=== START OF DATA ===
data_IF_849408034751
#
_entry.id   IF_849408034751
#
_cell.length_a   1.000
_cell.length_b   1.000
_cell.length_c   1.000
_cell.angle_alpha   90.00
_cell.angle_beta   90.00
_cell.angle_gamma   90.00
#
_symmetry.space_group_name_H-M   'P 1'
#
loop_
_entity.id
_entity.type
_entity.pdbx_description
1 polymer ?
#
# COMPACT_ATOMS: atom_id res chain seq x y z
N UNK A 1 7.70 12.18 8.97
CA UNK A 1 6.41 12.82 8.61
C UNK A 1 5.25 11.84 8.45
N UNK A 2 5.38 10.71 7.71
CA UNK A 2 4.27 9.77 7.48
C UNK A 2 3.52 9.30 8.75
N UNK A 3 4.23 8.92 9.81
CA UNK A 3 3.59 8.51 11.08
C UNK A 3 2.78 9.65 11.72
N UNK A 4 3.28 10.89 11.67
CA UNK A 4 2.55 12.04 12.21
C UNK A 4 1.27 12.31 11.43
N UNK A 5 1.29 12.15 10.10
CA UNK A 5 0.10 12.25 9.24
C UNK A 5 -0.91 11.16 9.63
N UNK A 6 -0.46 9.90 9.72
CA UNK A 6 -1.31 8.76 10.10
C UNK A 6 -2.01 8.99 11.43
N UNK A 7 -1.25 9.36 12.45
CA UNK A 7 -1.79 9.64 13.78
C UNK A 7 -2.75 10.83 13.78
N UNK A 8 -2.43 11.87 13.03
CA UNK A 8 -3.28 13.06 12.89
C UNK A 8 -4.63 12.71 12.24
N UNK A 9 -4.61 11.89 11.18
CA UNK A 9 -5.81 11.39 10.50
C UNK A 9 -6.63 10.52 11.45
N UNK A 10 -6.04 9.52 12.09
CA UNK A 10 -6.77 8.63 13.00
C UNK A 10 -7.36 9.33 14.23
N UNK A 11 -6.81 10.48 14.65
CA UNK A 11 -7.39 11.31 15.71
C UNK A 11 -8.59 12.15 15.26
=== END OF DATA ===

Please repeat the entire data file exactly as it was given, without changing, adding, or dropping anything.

data_IF_849408034751
#
_entry.id   IF_849408034751
#
_cell.length_a   1.000
_cell.length_b   1.000
_cell.length_c   1.000
_cell.angle_alpha   90.00
_cell.angle_beta   90.00
_cell.angle_gamma   90.00
#
_symmetry.space_group_name_H-M   'P 1'
#
loop_
_entity.id
_entity.type
_entity.pdbx_description
1 polymer ?
#
# COMPACT_ATOMS: atom_id res chain seq x y z
N UNK A 1 7.70 12.18 8.97
CA UNK A 1 6.41 12.82 8.61
C UNK A 1 5.25 11.84 8.45
N UNK A 2 5.38 10.71 7.71
CA UNK A 2 4.27 9.77 7.48
C UNK A 2 3.52 9.30 8.75
N UNK A 3 4.23 8.92 9.81
CA UNK A 3 3.59 8.51 11.08
C UNK A 3 2.78 9.65 11.72
N UNK A 4 3.28 10.89 11.67
CA UNK A 4 2.55 12.04 12.21
C UNK A 4 1.27 12.31 11.43
N UNK A 5 1.29 12.15 10.10
CA UNK A 5 0.10 12.25 9.24
C UNK A 5 -0.91 11.16 9.63
N UNK A 6 -0.46 9.90 9.72
CA UNK A 6 -1.31 8.76 10.10
C UNK A 6 -2.01 8.99 11.43
N UNK A 7 -1.25 9.36 12.45
CA UNK A 7 -1.79 9.64 13.78
C UNK A 7 -2.75 10.83 13.78
N UNK A 8 -2.43 11.87 13.03
CA UNK A 8 -3.28 13.06 12.89
C UNK A 8 -4.63 12.71 12.24
N UNK A 9 -4.61 11.89 11.18
CA UNK A 9 -5.81 11.39 10.50
C UNK A 9 -6.63 10.52 11.45
N UNK A 10 -6.04 9.52 12.09
CA UNK A 10 -6.77 8.63 13.00
C UNK A 10 -7.36 9.33 14.23
N UNK A 11 -6.81 10.48 14.65
CA UNK A 11 -7.39 11.31 15.71
C UNK A 11 -8.59 12.15 15.26